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Dogs vs. Wolves – Who’s Smarter?

It never ceases to amaze us the capacity with which domestic dogs react to the guidelines or teachings that we give them during the time we live with them. They not only show us their loyalty and affection but also great skills of observation and learning. But what about his relatives the wolves? Is the intelligence of the wolves superior to that of the dogs? Or are dogs smarter than wolves, are they just better observers and imitators? Let’s see the answer to these questions.

Even in the face of this quite generalized reality, at least for all those who share a good part of their lives with the company of one or more dogs at home, scientists from the University of Veterinary Medicine in Vienna, discovered that wolves have a greater acuity of observation that dogs already domesticated.

A revealing experiment was carried out with 14 wolves and 15 mongrel dogs, all raised by the hand of man and without being separated from their pack. The proof was that the dogs had to open a wooden box in which there was a reward in the form of food.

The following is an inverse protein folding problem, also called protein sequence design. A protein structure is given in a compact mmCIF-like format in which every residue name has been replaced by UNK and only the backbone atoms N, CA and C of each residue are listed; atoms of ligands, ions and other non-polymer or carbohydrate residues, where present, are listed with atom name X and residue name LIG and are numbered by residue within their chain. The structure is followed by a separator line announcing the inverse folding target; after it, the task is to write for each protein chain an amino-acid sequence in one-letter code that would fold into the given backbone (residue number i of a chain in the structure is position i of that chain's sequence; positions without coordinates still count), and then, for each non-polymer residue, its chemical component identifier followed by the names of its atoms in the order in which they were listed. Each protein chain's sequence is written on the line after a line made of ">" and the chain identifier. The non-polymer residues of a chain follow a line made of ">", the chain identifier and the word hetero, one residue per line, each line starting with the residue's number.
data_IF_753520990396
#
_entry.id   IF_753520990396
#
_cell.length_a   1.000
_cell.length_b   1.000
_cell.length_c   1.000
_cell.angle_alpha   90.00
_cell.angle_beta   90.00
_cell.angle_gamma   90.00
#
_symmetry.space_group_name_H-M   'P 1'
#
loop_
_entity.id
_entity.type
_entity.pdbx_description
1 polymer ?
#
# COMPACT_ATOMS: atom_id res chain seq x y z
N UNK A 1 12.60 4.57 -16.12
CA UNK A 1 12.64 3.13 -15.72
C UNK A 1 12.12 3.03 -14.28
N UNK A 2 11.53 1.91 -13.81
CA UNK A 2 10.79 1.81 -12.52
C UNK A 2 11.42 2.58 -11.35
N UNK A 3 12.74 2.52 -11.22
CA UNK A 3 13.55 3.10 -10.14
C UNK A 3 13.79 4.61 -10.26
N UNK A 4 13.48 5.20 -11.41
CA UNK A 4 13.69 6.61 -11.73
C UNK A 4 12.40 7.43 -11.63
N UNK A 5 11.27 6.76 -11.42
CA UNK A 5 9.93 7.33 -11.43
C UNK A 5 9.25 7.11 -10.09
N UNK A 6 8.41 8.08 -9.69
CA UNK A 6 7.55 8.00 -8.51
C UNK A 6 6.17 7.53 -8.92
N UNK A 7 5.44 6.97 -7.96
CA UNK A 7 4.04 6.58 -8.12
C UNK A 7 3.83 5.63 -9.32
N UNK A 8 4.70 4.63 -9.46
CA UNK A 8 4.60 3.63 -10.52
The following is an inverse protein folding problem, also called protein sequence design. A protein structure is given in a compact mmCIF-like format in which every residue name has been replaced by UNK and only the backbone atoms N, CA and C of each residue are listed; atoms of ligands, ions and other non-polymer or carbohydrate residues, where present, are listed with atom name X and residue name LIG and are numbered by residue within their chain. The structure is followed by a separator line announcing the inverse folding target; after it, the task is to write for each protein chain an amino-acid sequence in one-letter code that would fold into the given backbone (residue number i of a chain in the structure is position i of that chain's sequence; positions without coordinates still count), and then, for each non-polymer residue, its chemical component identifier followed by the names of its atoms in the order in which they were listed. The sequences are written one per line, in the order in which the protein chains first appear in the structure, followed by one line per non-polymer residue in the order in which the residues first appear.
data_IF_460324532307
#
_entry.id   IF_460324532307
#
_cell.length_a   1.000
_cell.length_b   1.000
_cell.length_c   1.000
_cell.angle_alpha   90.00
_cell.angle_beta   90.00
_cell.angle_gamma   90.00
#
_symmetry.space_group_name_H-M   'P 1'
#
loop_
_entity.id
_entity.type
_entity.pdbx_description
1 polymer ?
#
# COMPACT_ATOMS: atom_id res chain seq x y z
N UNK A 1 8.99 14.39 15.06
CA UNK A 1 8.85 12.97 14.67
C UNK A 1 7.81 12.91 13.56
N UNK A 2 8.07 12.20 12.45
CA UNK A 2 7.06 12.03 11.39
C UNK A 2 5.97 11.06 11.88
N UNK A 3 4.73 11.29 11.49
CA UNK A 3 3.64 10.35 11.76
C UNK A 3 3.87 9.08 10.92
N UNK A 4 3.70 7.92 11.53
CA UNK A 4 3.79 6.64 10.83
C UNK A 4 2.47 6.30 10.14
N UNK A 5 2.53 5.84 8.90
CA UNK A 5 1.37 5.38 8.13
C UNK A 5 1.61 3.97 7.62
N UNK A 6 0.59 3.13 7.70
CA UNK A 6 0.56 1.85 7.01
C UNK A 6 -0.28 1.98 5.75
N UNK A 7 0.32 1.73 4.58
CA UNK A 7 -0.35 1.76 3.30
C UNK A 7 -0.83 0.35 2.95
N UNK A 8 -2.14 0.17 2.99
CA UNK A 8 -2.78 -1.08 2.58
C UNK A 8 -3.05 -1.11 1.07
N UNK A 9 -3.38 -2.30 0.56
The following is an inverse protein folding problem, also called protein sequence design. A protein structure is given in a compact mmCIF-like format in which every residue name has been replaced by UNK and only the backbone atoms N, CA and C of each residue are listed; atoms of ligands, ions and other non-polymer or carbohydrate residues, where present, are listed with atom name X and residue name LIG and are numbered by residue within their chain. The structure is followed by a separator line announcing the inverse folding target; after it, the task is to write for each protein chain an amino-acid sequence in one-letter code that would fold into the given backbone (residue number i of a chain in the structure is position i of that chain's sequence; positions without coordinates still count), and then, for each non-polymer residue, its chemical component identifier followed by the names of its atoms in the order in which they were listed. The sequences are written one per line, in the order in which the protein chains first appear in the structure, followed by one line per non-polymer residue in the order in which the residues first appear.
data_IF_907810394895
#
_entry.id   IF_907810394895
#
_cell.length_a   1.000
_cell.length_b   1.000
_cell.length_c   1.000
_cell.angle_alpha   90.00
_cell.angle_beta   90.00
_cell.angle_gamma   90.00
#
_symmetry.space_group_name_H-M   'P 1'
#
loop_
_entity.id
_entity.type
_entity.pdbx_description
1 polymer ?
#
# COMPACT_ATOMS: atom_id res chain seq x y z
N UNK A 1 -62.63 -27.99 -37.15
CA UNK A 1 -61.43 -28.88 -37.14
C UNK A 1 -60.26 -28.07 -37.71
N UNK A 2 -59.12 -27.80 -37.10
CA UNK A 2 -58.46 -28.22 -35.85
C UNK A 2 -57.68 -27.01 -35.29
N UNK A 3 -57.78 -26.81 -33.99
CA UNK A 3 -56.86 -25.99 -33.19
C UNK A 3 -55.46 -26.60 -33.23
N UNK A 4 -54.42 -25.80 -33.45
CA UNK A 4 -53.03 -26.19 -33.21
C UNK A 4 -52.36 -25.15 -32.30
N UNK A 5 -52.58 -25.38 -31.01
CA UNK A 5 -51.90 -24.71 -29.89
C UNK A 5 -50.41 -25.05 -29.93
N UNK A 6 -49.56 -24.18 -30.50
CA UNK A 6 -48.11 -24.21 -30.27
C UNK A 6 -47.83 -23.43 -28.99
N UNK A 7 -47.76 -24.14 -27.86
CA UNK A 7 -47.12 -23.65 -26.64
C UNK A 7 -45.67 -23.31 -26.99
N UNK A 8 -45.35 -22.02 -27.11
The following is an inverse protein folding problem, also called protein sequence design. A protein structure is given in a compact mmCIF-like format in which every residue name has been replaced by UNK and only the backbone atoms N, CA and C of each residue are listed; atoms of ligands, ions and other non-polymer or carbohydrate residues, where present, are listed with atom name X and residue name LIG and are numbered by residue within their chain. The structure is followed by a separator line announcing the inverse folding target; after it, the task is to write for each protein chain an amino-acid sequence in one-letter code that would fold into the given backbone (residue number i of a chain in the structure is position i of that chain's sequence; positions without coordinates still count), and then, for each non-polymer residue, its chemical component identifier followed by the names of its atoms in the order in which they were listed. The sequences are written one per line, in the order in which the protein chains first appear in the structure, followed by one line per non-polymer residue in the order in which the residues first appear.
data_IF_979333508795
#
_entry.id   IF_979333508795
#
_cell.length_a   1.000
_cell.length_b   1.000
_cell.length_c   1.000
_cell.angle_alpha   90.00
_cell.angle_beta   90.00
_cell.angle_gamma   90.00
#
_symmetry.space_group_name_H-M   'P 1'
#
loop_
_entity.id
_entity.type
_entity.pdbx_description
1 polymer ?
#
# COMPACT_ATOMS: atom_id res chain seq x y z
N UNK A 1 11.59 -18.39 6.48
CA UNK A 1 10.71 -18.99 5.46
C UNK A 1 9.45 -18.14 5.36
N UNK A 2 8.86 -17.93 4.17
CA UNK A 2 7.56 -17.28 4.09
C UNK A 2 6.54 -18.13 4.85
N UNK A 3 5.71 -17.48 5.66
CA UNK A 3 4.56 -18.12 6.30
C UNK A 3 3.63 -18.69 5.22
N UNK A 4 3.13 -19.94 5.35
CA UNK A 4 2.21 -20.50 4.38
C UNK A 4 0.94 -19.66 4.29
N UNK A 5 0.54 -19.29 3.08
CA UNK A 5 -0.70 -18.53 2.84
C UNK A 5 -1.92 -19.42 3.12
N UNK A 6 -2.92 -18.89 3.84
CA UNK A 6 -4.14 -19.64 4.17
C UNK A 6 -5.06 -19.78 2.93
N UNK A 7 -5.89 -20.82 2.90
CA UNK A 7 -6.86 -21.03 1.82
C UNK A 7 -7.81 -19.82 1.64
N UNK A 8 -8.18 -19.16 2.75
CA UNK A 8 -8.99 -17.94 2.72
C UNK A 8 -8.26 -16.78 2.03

What the researchers observed surprised them since all the wolves managed to open the boxes after observing how one or two dogs opened them previously, while only four of the dogs that observed the same scene, achieved their task.

The experts also observed that while the wolves opened the boxes according to the observed method, the dogs chose the way to do it at random, with the mouth or leg, according to the situation.

Despite the results, the scientists preferred to reaffirm these results with subsequent tests. They revealed new curious results. The dogs’ lesser ability to unravel the puzzle had nothing to do with their natural age, and that if the wolves did not have the ability to observe a reference dog, they were rarely successful.

This particularity has led scientists to believe that cooperation among wolves can be the key to a more comprehensive understanding of the relationship between man and dogs.

Until now it was known for sure that the extraordinary ability of dogs to relate to people in a learning context, is due to the results of the domestication of wolves about 15,000 years ago.

But scientists note that the interactions between animals due to the effects of domestication have not yet been studied in detail.